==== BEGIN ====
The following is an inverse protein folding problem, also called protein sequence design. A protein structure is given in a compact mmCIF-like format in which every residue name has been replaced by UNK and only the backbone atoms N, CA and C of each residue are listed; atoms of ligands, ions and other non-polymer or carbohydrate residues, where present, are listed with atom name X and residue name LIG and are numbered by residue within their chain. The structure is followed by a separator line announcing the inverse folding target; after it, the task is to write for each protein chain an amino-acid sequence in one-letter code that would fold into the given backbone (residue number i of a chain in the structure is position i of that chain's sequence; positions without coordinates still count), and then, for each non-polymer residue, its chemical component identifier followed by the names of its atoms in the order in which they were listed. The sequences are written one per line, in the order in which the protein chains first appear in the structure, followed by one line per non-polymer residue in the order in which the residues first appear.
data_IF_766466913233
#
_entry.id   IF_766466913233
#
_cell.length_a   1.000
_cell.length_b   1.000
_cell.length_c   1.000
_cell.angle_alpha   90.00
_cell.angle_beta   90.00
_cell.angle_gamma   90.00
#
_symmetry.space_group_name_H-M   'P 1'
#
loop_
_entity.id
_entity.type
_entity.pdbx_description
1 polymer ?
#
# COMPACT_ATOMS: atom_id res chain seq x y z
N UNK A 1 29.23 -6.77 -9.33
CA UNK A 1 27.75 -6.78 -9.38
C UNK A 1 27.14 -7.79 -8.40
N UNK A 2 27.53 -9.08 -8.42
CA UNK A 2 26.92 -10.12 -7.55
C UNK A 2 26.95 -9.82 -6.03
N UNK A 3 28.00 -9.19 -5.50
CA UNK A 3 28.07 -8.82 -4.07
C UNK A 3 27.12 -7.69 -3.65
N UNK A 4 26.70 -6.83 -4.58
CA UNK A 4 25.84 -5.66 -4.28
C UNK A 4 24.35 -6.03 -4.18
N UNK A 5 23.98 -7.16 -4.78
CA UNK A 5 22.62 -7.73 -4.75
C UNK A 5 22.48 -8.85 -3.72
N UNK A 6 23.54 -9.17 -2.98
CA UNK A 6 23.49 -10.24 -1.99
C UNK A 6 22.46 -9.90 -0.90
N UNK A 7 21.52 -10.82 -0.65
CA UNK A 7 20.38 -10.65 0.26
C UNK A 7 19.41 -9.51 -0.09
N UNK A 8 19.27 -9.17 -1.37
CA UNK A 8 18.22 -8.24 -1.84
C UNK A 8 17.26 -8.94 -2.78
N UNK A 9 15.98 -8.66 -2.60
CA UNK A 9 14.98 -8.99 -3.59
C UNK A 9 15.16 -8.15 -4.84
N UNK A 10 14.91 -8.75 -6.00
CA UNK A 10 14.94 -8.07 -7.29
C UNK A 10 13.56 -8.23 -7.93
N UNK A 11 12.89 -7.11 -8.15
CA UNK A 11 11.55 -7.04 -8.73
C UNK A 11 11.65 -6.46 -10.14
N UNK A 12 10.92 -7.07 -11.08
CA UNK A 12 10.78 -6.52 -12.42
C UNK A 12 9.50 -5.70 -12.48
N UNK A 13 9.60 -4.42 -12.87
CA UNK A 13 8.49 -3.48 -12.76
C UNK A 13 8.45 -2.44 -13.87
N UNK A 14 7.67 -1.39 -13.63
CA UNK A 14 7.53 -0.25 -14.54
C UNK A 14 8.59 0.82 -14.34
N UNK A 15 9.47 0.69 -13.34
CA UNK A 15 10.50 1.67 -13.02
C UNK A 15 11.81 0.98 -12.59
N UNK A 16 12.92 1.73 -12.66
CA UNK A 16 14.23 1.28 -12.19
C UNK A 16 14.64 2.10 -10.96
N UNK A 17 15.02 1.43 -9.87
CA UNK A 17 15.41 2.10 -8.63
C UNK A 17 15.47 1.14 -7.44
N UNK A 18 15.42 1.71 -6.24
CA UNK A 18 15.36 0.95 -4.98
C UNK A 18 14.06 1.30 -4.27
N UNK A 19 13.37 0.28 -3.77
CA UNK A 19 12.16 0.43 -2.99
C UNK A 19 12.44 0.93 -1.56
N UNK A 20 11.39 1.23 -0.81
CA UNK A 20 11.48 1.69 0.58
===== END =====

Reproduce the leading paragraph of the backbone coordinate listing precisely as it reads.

The following is an inverse protein folding problem, also called protein sequence design. A protein structure is given in a compact mmCIF-like format in which every residue name has been replaced by UNK and only the backbone atoms N, CA and C of each residue are listed; atoms of ligands, ions and other non-polymer or carbohydrate residues, where present, are listed with atom name X and residue name LIG and are numbered by residue within their chain. The structure is followed by a separator line announcing the inverse folding target; after it, the task is to write for each protein chain an amino-acid sequence in one-letter code that would fold into the given backbone (residue number i of a chain in the structure is position i of that chain's sequence; positions without coordinates still count), and then, for each non-polymer residue, its chemical component identifier followed by the names of its atoms in the order in which they were listed. The sequences are written one per line, in the order in which the protein chains first appear in the structure, followed by one line per non-polymer residue in the order in which the residues first appear.